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Safeguarding through the Curriculum

Safeguarding in The Stoke Poges Curriculum

Safeguarding is at the heart of everything we do here at Stoke Poges.  Great importance is placed on identifying opportunities in the taught curriculum for children to learn about safeguarding.

Our broad curriculum gives pupils opportunities to experience life in all its diversity, to acquire knowledge, understanding, and skills that significantly impact personal development, behaviour, and welfare, and equips every child with the knowledge and skills required for personal safeguarding.

Our PSHE curriculum covers areas of Safeguarding.  We are sensitive in our teaching and recognise that some more sensitive subjects need to be taught at an age-appropriate level, or at a small group or 1:1 level where a more urgent need arises.

We plan to constantly challenge children to think deeply about safeguarding matters and their own personal physical and mental wellbeing.  We value pupils’ questions and give them space for their own thoughts, ideas, and concerns.

We give pupils’ opportunities across the curriculum to explore values, personal rights, responsibilities, and equal opportunities that develop moral concepts that impact positively on safeguarding, promote British values and prevent radicalisation and extremism.  There are many opportunities throughout our learning in school to explore safeguarding issues.

Practical safeguarding opportunities are planned into the curriculum.  For example:

  • Road safety (including out of school visits, Bike-Ability, work with police officers in the community)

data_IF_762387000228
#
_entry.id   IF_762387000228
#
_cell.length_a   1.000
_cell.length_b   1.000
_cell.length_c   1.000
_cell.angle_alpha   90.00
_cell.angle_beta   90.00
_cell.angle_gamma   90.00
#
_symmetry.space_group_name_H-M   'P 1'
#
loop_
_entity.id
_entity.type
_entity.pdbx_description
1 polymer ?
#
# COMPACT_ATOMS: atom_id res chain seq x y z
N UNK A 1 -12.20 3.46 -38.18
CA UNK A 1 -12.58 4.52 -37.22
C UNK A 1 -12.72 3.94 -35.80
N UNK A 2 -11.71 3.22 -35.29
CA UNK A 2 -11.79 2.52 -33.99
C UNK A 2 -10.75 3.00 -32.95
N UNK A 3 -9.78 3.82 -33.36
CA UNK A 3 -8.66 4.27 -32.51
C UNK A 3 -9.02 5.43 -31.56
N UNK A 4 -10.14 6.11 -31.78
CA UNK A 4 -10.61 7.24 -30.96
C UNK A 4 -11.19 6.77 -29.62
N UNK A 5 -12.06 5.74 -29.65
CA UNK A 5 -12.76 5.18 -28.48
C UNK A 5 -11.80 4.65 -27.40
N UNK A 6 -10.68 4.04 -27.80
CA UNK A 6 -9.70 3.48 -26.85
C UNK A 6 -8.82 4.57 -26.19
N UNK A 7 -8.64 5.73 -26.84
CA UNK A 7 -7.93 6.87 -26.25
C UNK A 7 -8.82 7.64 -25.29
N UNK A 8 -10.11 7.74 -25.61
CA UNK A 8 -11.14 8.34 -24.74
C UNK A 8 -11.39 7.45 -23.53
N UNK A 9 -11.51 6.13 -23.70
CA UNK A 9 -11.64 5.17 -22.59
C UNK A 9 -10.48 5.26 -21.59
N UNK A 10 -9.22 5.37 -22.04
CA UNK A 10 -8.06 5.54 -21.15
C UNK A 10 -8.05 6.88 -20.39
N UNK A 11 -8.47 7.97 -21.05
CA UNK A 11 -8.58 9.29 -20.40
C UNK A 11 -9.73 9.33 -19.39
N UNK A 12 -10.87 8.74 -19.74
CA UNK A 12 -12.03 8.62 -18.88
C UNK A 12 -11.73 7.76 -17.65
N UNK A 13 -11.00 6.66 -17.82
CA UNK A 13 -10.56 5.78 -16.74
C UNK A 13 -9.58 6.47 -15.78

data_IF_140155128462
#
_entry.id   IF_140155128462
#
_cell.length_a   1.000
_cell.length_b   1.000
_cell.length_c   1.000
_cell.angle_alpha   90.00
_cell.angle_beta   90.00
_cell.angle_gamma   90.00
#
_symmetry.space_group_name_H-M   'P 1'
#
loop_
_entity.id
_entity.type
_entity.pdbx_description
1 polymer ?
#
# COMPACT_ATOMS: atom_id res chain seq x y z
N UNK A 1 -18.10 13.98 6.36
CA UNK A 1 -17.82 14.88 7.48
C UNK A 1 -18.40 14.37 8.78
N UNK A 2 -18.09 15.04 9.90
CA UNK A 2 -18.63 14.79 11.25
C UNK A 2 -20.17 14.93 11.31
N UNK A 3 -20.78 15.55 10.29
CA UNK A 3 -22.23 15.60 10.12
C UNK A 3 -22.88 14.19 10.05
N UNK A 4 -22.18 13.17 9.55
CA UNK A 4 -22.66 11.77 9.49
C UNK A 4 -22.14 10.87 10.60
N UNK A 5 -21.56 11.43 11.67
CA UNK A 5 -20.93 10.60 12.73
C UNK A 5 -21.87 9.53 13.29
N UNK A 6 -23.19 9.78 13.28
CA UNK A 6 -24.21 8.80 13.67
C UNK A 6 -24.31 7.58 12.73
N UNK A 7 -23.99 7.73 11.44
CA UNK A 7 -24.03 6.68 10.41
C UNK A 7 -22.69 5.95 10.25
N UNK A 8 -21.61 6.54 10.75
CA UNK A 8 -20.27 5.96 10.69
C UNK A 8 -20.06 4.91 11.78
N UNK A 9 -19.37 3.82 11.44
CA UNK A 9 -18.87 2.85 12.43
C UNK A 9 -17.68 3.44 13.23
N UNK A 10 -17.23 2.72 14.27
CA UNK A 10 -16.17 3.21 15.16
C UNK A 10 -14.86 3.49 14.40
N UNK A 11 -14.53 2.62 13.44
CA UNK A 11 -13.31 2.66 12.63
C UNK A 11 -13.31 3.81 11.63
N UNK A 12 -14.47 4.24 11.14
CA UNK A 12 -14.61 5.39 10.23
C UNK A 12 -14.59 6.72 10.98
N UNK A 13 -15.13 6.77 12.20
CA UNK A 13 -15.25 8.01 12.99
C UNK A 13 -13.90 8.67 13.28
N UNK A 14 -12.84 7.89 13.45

• Poolside and water safety through swimming lessons
  • Fire awareness (including visits to the local fire service)
  • Visits from charities
  • Work with other services around safe transition to secondary school
  • Plays and shows
  • Online safety training
  • Our visits and experiences incorporate ‘Stranger Danger’, being safe in the outdoors, what to do if.
  •  What to do if you are separated from your group (in relation to school visits)?
  • Safe use of technology including password security and privacy settings

We have developed an open and safe learning environment in which pupils express their views, seek help, and help others.  The promotion of equality of opportunity and diversity, for pupils and staff, helps prevent any form of direct or indirect discriminatory behaviour.

Our children learn not to tolerate any prejudiced behaviour.

Our behaviour policy promotes making good choices and exhibiting good learning behaviours.  Class times are a time for sharing ideas, addressing concerns, and promoting important values.

Assembly time and circle times are used to promote personal safeguarding matters and explore themes.  For example, we talk about anti-bullying including cyber bullying and British values including how these values are promoted in society.

Staff and children are quick to challenge stereotypes.  Our school reflects the diversity of pupils’ experiences and provides pupils with a comprehensive understanding of people and communities beyond their immediate experience.

Throughout the curriculum, there are planned opportunities to promote all forms of equality and foster greater understanding of and respect for people of all faiths (and those with no faith), races, genders, ages, disabilities and sexual orientations, through their words, actions and in their influence.  Opportunities are created in a variety of subjects to address areas of safeguarding. For example, themes are highlighted through novels in English lessons.

Time is taken at the beginning of every new school year to reaffirm school values, expectations, and rules for being part of our community.  This good start to the year, with everyone clear about their roles and responsibilities, sets the tone for the rest of the year and leads to excellent safeguarding outcomes.